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  1. #1

    Default Developing/Educating a Nose

    This may more properly belong in the Starting Out discussion (noob here), but after reading so many articulate, passionate, and inspired deconstructions of fragrances on this board, and in the reviews section, I have to ask: How did you all learn to "read" the individual notes in a complex fragrance? Does that come with long experience, much sniffing, training? I can detect the most obvious levels - the smoke in Fumerie Turque (pretty obvious, that) - and some secondary ones - amber in Gris Clair - but I'm far from gettting the hay in Chergui (maybe it's been too long since I've been around freshcut hay. . .) or the oregano, let alone the ashes in Gris Clair.

    I'd be curious to hear your experiences, and any tips would be welcome.

  2. #2
    Thrax
    Guest

    Default Re: Developing/Educating a Nose

    It just takes some time to getting used to. The longer you are around and smelling different things the more you will find new respect for scents that you may not have liked as much before. Along the way you will learn to pick up certain notes and stuff. It don't take "schooling" to learn to pick out these scents. Just some time and effort.

  3. #3

    Default Re: Developing/Educating a Nose

    You have to do two things to educate/develop your nose:

    1) Try lots of fragrances
    2) Interact on a fragrance board and carry out discussions, read reviews, and form your own opinion.

    The most economical way to test fragrances is via samples or decants. Spend time with them, trying to identify notes and the overall flow and construction of the fragrance. If you cannot, or if you have some questions, visit the discussion board, dig up old threads (theres a useful search function here) and see if your questions/doubts have been answered. If not, post a new thread, and start a conversation - lots of Basenoters will be willing to provide their input and opinion.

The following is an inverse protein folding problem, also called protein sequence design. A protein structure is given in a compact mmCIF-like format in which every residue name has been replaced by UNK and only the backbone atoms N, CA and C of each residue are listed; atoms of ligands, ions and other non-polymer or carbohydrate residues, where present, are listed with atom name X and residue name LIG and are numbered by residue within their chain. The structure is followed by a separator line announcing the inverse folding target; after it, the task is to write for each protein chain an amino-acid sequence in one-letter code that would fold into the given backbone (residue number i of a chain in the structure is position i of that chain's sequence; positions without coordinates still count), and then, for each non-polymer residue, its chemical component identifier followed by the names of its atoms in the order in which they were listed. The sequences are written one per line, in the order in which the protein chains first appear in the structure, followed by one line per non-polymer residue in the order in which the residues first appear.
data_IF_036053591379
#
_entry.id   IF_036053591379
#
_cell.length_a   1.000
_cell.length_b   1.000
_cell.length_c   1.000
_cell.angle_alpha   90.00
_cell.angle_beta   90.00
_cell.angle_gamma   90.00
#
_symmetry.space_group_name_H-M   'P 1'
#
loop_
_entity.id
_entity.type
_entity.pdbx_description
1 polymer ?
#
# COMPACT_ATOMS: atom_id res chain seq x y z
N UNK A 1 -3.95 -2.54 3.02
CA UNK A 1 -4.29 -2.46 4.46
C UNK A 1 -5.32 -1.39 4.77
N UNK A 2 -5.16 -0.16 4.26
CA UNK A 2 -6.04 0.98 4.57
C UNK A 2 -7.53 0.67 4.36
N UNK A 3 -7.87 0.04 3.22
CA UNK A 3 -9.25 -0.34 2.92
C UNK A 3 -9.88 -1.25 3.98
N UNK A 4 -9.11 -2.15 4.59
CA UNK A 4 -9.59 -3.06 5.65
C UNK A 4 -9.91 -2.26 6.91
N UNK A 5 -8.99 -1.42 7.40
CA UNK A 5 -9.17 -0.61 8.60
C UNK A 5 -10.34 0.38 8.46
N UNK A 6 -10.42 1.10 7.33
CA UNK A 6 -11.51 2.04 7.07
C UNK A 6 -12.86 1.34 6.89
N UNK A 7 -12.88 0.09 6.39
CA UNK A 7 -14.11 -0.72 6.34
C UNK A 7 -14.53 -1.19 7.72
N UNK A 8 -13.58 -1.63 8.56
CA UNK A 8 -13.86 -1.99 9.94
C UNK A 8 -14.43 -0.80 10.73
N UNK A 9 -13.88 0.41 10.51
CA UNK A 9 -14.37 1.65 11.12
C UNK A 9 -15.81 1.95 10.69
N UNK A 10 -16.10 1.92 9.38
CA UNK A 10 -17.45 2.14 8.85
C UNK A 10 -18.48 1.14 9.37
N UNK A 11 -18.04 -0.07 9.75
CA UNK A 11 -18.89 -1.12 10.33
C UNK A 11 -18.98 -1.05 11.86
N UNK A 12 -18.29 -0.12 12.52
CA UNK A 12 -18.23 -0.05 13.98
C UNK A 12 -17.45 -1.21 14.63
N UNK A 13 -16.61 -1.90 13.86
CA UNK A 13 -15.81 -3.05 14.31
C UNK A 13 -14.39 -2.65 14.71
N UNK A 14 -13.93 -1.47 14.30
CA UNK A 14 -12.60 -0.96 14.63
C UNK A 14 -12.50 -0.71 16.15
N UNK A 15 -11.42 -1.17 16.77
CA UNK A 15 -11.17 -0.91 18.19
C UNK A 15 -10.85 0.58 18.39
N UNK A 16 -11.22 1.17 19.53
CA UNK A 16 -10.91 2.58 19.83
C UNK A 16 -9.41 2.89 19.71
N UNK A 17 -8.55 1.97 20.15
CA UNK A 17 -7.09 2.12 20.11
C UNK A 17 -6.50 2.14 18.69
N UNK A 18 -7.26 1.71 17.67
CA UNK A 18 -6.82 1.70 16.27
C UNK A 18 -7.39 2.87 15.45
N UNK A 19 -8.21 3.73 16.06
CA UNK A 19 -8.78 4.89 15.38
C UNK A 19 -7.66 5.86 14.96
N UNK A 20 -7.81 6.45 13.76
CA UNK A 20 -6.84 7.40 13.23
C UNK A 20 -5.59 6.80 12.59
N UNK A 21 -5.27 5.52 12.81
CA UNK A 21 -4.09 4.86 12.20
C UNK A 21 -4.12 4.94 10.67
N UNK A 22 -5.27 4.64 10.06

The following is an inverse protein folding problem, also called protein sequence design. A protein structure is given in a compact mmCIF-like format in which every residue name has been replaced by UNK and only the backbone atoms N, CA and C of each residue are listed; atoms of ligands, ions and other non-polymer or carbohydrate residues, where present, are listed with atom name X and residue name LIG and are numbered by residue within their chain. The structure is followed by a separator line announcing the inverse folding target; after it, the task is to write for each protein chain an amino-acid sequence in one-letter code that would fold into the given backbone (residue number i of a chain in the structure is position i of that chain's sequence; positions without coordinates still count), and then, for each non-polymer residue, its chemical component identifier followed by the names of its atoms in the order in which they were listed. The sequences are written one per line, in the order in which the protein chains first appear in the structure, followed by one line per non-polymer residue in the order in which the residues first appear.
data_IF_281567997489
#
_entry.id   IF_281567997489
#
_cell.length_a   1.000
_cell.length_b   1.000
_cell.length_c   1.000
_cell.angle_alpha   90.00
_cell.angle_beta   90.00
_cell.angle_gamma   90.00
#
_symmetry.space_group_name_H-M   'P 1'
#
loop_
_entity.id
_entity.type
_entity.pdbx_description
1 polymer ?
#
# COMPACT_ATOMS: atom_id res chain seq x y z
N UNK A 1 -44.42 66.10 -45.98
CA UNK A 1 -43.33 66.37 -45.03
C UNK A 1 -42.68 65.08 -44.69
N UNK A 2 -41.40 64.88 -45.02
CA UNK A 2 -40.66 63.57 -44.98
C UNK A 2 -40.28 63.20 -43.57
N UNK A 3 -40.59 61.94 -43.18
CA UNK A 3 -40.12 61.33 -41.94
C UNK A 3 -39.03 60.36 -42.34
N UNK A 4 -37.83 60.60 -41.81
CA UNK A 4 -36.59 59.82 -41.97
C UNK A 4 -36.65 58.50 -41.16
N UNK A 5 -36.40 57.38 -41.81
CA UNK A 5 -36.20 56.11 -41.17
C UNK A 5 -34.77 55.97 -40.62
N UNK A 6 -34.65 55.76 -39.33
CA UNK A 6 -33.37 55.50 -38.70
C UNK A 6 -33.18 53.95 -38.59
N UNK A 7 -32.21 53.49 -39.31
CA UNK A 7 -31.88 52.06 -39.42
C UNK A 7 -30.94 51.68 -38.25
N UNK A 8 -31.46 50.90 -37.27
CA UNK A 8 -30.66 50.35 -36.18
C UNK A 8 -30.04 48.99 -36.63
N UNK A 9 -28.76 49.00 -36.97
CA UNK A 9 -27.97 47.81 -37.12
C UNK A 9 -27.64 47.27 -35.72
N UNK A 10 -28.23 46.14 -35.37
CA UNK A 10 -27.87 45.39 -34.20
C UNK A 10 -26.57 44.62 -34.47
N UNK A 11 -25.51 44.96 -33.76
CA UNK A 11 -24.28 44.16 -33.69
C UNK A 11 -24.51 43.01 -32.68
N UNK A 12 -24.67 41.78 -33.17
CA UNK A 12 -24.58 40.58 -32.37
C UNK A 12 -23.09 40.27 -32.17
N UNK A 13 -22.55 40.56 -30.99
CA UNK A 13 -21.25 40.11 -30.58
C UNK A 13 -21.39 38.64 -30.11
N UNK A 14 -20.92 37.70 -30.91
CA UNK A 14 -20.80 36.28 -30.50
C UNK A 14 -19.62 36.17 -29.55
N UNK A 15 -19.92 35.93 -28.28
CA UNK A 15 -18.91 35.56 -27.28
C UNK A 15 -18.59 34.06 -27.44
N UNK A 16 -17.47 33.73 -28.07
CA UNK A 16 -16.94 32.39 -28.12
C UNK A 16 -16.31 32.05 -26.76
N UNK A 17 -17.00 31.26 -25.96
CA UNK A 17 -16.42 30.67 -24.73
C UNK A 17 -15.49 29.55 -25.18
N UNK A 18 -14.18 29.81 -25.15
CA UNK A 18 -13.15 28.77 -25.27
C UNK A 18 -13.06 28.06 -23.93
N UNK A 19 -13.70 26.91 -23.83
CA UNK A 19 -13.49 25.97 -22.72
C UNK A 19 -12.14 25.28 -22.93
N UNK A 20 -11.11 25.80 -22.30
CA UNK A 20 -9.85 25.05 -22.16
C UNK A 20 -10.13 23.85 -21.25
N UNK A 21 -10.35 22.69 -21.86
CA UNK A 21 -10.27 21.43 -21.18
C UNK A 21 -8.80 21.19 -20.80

Thats how you will develop a nose - with experience and fruitful discussions.
    -

  4. #4

    Default Re: Developing/Educating a Nose

    The posts above are all very good and helpful. I'd like to add though that if you get a chance to go to Sephora, they would be happy to provide you with a "Fragrance Wheel". A Fragrance wheel is divided into four families and sub families. Floral notes, Oriental Notes, Fresh Notes, and Woody notes. This helped me a lot in compartamentalizing each notes and familiarizing myself with each one. It's a wonderful olfactory world out there so good luck and welcome!
    "A great perfume is a work of art, it can lift our days, haunt our nights and create the milestones of our memories. Fragrance is liquid emotion. And that never goes out of fashion. " MICHAEL EDWARDS

  5. #5

    Default Re: Developing/Educating a Nose

    For a start I would recommend to choose a scent (sample) of which you can simply find the notes. The Basenotes Fragrance Directory is perfect for that. Testing a scent with the notes in your head gives you the opportunity to recognize, to understand their interaction. After some time you will recognize certain notes without reading them first. Sometimes I still use this approach when I have a scent that does not appeal to me at first. Reading about the notes make me 'understand' that scent better, single out the notes I love and sometimes understanding it makes it possible for me to really appreciate the complexity and beauty of a perfume.

    Edit: not being able to smell the ashes in Gris Clair?!? Lord, I wish I had your bodychemistry! After twenty minutes wearing this I smelled like I had rubbed a full ashtray on me. Horrible experience.
    Last edited by Riannon; 30th October 2006 at 06:29 AM.
    The bird of paradise alights only upon the hand that does not grasp

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